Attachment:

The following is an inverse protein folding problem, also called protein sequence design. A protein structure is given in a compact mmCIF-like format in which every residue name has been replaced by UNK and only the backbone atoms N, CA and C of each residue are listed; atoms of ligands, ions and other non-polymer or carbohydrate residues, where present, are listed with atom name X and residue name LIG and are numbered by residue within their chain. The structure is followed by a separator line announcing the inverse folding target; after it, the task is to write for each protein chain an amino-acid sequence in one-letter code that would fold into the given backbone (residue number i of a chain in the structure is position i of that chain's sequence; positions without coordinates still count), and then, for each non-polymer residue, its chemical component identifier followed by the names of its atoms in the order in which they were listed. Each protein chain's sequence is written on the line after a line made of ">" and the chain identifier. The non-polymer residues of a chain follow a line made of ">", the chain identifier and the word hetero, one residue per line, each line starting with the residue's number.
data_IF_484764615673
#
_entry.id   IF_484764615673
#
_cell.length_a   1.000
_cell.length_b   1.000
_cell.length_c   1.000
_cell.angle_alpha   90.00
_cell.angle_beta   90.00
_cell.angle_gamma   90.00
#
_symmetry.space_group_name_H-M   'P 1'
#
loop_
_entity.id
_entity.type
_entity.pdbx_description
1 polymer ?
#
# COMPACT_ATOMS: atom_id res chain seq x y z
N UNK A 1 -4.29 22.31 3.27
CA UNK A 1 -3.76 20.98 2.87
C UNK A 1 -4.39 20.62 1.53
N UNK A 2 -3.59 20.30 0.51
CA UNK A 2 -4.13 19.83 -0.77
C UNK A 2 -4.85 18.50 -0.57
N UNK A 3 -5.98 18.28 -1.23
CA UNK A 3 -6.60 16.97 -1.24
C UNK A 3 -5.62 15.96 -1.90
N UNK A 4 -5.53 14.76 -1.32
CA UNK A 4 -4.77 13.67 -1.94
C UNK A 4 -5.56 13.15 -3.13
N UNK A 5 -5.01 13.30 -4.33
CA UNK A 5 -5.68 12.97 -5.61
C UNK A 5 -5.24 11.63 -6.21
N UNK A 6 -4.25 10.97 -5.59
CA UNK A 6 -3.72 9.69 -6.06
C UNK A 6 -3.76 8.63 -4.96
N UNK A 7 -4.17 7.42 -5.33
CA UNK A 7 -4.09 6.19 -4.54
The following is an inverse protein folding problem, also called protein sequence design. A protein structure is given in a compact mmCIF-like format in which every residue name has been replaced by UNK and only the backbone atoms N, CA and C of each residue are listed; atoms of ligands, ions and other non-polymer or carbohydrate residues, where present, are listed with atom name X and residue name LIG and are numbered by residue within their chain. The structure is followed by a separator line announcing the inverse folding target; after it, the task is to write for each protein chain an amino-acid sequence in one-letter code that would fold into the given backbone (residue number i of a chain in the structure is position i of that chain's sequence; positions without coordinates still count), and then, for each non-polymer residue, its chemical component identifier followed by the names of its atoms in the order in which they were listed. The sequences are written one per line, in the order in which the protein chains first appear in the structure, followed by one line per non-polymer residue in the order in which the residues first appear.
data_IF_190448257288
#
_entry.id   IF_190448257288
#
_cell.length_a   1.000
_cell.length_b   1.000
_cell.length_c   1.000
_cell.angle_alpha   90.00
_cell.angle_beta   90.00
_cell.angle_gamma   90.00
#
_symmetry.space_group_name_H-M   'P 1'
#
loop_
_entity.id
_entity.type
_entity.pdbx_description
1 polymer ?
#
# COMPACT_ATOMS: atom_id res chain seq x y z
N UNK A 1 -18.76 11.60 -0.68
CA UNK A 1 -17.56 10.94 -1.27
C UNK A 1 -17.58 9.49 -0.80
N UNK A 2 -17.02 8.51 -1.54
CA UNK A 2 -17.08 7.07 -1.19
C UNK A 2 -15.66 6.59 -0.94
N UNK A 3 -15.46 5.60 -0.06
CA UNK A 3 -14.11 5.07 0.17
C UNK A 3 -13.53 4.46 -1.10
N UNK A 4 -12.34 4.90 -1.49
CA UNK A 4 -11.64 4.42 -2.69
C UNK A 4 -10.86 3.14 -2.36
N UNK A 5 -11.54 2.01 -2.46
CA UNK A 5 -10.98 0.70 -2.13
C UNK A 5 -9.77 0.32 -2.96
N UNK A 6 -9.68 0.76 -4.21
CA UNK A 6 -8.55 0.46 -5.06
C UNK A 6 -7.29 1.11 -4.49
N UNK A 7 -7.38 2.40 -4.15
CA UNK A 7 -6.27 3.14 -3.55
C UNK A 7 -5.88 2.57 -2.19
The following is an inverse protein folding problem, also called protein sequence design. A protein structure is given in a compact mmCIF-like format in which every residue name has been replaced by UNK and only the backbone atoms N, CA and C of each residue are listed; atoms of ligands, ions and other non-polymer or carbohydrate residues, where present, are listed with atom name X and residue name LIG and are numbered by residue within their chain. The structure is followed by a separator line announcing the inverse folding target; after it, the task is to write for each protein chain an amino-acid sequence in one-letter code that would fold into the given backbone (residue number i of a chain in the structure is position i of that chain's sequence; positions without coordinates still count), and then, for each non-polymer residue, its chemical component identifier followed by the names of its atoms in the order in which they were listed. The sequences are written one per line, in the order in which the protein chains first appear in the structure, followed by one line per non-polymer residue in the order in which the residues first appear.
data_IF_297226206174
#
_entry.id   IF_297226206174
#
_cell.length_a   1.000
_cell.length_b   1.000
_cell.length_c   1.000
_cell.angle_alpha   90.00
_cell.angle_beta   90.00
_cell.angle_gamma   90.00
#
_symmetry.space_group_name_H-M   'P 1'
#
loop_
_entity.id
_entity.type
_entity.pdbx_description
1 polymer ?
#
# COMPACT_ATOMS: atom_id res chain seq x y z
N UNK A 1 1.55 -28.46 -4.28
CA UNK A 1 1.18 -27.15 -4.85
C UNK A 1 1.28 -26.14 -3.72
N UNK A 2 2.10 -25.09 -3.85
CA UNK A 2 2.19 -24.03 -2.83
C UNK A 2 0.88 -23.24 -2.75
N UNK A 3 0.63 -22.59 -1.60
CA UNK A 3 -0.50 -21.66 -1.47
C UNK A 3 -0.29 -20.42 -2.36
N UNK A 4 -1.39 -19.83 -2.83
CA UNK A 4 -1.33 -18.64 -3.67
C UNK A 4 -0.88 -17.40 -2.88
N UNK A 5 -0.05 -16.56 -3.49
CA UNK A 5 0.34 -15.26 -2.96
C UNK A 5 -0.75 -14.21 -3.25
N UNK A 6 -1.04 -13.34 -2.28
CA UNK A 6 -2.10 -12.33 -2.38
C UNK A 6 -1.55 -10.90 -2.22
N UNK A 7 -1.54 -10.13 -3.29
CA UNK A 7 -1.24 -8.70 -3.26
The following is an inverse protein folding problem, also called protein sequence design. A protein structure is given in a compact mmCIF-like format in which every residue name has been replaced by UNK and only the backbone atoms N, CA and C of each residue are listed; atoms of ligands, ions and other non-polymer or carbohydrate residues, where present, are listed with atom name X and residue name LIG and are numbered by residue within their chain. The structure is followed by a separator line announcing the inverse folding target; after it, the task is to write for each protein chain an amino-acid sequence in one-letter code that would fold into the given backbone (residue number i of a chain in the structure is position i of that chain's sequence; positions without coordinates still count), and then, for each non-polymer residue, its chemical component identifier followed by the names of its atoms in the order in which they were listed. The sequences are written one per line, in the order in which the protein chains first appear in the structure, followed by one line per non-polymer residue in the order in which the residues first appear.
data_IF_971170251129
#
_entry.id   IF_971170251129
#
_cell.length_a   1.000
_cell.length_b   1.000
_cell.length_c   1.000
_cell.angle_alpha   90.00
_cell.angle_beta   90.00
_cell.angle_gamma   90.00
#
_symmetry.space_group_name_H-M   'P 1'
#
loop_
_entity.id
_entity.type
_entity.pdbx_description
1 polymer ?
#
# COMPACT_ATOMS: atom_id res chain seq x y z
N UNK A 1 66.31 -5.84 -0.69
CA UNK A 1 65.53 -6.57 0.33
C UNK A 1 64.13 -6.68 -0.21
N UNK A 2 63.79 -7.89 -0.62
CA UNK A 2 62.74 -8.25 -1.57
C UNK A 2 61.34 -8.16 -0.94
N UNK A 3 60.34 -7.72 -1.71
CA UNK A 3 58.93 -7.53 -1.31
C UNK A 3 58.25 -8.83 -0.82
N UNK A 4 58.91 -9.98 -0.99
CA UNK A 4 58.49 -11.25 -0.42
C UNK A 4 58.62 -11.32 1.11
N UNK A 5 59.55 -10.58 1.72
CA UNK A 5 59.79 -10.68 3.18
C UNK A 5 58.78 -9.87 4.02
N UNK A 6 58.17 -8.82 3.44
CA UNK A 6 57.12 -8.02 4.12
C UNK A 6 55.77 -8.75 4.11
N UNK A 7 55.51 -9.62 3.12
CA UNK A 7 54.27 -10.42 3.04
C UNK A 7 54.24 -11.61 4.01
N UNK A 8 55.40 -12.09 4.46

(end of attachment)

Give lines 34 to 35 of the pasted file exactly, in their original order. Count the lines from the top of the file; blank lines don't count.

N UNK A 5 -5.01 13.30 -4.33
CA UNK A 5 -5.68 12.97 -5.61